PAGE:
Second Friday Lunchbox Lecture Series
Commemorating the 150th anniversary of the Civil War, the series is a free program sponsored by the Milwaukee Civil War Roundtable and Iron Brigade Association.
Bring your lunch or purchase snacks and beverages from the Museum’s gift shop.
Lee’s Finest Hour
Friday, August 8, 2014; Noon – Freedom Hall
Presented by Mr. Lawrence Hewitt who will discuss the Army of Northern Virginia’s high command during the Wilderness Campaign.
The Story of Illinois Soldier Jennie Hodgers
Friday, September 12, 2014; Noon – Freedom Hall
Presented by Mr. Frank Crawford. Much has been written about Jennie Hodgers/Albert D.J. Cashier that is true–and much more has been written about her/him that is not.
By using more than twenty letters that “Albert” received during the war, Mr. Crawford has gleaned a better understanding of this fascinating small soldier of the Civil War who served in the 95th Illinois.
The Prairie Lawyer and the Clarinet Player: Music at the Gettysburg Address
Friday, October 10, 2014; Noon – Freedom Hall
Presented by Mr. Ed Pierce. Lincoln’s part in the great cemetery dedication of 1863 is a story well told. This program shows how music of the Marine Band contributed to the success of the dedication.
Ozaukee County Civil War Draft Riot of 1862
Friday, November 14, 2014; Noon – Freedom Hall
Presented by Mr. Allen Bucholz. In November 1862, residents of Ozaukee County who opposed the draft attacked the draft commissioner and did significant damage to the city of Port Washington, Wisconsin.
This program covers the cause, the riot, the aftermath, and a few significant contributions made by Ozaukee soldiers during the war.
A Soldier’s Life
Saturdays, August 16 and September 20, 2014; Noon-4pm
Check out these family-friendly reenactors in character as Civil War soldiers. Ask them about their gear, Civil War battles, and what it took to be a Civil War soldier. Join us at noon for a 45-minute interactive presentation designed for families or just stop by anytime after that to chat. Admission is free.
Sponsored by the Kenosha Garden Railroad Society.
About the Saturday, August 16 program – 10am-4pm
Taylor’s Battery living history group will display and discuss authentic Civil War artifacts outside the Museum. Watch demonstrations of loading a cannon, ask questions about the war, and take your photo with the group and cannon. Admission is free.
Museums at the Market
Saturday, August 16, 2014; 9am-2pm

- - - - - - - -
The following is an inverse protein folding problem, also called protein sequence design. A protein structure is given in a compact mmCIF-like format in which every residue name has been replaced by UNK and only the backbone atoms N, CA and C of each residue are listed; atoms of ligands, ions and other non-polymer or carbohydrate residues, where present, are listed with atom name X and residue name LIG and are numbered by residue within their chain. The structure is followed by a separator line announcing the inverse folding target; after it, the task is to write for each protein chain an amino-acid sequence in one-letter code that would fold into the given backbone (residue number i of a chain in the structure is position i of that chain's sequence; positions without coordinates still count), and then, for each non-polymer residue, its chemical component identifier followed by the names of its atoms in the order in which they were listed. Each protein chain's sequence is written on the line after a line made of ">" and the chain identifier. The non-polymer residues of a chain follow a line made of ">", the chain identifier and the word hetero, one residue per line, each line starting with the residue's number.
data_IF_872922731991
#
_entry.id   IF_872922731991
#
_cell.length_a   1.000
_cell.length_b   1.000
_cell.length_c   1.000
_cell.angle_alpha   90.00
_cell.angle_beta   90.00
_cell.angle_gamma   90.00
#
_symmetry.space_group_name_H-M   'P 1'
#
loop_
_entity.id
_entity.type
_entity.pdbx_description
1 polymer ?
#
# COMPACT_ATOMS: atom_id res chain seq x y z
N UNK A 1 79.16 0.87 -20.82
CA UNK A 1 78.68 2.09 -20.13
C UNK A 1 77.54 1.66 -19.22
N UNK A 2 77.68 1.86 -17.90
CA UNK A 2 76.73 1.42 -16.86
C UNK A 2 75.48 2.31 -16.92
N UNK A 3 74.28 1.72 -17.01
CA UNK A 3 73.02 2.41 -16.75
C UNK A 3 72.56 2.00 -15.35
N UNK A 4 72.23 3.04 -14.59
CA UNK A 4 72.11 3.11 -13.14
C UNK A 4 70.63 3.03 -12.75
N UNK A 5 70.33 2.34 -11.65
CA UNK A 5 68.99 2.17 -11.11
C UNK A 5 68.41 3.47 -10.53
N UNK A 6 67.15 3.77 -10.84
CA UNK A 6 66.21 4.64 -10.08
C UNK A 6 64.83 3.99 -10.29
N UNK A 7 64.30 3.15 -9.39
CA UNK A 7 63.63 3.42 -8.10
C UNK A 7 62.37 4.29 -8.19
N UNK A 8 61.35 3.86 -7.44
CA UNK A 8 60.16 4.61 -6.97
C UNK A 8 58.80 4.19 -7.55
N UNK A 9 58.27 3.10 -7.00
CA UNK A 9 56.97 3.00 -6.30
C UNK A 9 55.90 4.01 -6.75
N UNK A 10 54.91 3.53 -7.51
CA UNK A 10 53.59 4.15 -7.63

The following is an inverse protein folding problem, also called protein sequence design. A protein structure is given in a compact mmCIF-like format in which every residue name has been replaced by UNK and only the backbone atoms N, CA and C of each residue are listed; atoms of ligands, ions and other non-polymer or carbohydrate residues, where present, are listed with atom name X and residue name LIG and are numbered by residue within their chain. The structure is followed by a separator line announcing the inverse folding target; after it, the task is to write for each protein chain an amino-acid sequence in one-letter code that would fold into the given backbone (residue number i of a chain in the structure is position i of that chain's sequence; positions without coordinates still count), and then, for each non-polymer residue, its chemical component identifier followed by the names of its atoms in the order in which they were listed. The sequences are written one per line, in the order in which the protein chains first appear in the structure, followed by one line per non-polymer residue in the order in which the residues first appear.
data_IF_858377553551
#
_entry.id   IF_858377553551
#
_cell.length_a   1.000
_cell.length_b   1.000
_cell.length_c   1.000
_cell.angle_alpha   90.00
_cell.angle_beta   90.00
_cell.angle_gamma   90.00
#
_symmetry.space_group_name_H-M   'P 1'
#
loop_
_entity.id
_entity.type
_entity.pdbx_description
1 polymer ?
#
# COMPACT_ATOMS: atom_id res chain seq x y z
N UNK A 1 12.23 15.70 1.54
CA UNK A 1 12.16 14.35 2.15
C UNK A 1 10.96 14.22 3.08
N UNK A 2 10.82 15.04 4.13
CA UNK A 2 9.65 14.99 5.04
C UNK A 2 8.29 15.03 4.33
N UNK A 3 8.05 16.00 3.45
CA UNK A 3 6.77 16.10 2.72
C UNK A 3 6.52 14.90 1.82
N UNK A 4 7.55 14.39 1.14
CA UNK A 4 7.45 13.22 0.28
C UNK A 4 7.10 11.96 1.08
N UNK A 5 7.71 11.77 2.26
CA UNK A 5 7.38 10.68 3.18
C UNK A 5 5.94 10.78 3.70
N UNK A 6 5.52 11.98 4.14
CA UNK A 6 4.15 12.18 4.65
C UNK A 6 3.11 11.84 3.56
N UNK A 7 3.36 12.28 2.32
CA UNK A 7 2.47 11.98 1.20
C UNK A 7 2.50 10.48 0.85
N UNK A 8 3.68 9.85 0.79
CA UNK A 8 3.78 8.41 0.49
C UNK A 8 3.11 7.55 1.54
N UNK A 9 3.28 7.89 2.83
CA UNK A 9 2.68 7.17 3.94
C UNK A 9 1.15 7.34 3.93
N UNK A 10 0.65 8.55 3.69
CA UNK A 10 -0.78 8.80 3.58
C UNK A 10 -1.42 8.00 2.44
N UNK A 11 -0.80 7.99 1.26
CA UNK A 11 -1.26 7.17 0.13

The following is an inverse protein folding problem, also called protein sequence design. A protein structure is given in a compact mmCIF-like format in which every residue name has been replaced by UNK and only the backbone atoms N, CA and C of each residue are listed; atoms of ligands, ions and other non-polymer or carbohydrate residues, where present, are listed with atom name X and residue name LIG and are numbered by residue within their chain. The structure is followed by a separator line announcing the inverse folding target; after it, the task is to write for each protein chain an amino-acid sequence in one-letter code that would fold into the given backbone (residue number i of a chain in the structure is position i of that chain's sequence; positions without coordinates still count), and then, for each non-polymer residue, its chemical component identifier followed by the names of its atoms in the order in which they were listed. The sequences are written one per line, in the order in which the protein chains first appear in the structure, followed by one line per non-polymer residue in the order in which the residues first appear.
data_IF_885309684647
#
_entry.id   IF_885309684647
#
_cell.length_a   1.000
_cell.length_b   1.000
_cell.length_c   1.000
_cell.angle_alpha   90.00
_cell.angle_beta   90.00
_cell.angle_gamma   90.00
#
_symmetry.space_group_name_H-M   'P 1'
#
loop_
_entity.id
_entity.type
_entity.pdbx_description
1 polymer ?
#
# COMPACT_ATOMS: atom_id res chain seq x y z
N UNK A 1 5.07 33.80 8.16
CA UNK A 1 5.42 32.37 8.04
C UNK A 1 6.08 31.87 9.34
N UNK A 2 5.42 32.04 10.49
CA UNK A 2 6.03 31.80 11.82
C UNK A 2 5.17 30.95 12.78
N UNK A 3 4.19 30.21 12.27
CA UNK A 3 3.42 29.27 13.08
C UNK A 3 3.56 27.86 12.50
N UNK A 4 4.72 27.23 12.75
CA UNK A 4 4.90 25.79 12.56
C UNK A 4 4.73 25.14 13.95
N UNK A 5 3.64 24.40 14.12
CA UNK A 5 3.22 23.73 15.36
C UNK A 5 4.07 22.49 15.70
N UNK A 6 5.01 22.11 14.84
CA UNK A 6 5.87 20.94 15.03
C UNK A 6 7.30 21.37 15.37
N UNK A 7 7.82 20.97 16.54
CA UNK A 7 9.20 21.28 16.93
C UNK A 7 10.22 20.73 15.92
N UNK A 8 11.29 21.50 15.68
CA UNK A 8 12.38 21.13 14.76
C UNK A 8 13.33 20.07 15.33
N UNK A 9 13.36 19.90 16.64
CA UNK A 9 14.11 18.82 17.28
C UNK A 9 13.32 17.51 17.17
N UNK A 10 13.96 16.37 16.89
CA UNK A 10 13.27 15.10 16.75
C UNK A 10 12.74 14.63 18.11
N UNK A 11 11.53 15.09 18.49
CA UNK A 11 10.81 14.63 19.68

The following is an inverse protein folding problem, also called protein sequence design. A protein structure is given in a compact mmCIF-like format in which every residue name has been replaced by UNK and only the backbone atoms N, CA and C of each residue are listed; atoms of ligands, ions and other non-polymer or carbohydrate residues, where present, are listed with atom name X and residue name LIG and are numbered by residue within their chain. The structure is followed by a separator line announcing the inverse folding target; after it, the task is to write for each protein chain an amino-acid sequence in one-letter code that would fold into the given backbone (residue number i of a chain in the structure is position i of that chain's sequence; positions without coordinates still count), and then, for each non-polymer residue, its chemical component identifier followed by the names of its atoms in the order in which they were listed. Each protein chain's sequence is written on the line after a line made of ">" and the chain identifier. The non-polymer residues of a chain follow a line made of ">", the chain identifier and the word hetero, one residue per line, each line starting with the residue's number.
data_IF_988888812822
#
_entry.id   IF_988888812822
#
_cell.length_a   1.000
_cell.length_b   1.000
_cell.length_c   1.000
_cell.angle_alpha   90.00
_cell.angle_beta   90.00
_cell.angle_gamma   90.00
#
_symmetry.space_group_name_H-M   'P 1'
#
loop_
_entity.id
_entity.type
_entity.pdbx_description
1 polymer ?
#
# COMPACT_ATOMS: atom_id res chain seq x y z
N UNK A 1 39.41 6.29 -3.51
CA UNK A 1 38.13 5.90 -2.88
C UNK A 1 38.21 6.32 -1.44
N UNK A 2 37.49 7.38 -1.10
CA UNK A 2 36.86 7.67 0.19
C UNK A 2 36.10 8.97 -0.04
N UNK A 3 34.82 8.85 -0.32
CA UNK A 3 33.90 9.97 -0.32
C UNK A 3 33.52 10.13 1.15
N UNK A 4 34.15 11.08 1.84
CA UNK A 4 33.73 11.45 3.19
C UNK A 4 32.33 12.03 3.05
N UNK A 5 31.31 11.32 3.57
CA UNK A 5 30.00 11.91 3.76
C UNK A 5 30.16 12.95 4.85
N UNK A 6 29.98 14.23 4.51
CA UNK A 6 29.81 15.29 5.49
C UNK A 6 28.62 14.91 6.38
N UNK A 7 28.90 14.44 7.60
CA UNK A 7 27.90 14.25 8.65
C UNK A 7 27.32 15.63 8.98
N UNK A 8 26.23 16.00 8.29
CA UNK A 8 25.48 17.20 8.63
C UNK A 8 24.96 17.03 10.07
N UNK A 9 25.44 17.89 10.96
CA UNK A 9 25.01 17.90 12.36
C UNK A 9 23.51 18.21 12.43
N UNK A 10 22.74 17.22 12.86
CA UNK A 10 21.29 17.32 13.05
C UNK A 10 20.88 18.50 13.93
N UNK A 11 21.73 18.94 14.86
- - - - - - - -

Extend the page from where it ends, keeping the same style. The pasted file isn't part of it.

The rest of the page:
The Museums move outside (weather permitting) on Saturday during HarborMarket with demonstrations and activities for all ages! Look for our tent just west of the Kenosha Public Museum. Watch as Museum instructors demonstrate their crafts. Create chalk art on the sidewalks. Admission is free.
Mr. Lincoln’s Air Force: Civil War Ballooning on Both Sides of the Line
Tuesday, August 26, 2014; 5:30pm Social Hour and Dinner; 7pm Program
Event #0920820306 | $40 ($30FOM) Dinner and Program
Event #0920821306 | $15 ($10FOM) Program Only
Presented by Dr. Tom D. Crouch, senior curator of aeronautics, National Air and Space Museum, Smithsonian Institution.
Dr. Crouch describes the roots of aerial reconnaissance in the Civil War and traces the creation, operation and decline of the U.S. Army Balloon Corps headed by T.S.C. Lowe.
Combat operations of the Corps, 1861-1863, will be described, as well as Confederate attempts to counter the Union effort with observation balloons of their own.
7th Annual Civil War Forum – 1864: Hard and Total War
Saturday, September 13, 2014; 8:30am-3:30pm | Forum #0420355407 | $60 ($50 FOM) Includes lunch and admission to Fiery Trial | Register
Covering topics from 1864!
Here’s a summary of speakers and topics:
- International Views of Lincoln in 1864 by Dr. James Cornelius, curator of the Abraham Lincoln Presidential Library and Museum
- Life of a Late War Regiment: The 36th Wisconsin 1864-1865 by Mr. Steve Acker
- The Atlanta Campaign – From Dalton to Kennesaw by Mr. Greg Biggs
- One Drop in a Sea of Blue: Liberators of the 9th Minnesota Infantry by Mr. John Lundstrom
Learn more details about speakers and topics
International Factors in the 1864 Election
Dr. James Cornelius
Not only did people around the world have opinions of Lincoln by 1864, but their own political and cultural activities acted upon Lincoln’s life and campaign in 1864, perhaps more so than in any other year. Dr. Cornelius will address some of the better-known aspects of the story – Maximilian’s arrival in Mexico that year and ongoing diplomacy with Great Britain – as well as some of the lesser-known ripples that reached U.S. shores: how did Denmark, the Vatican, Shakespeare, and an Italian assassin in London figure in?
The Atlanta Campaign: From Dalton To the First Kennesaw Line; May-June 1864
Mr. Greg Biggs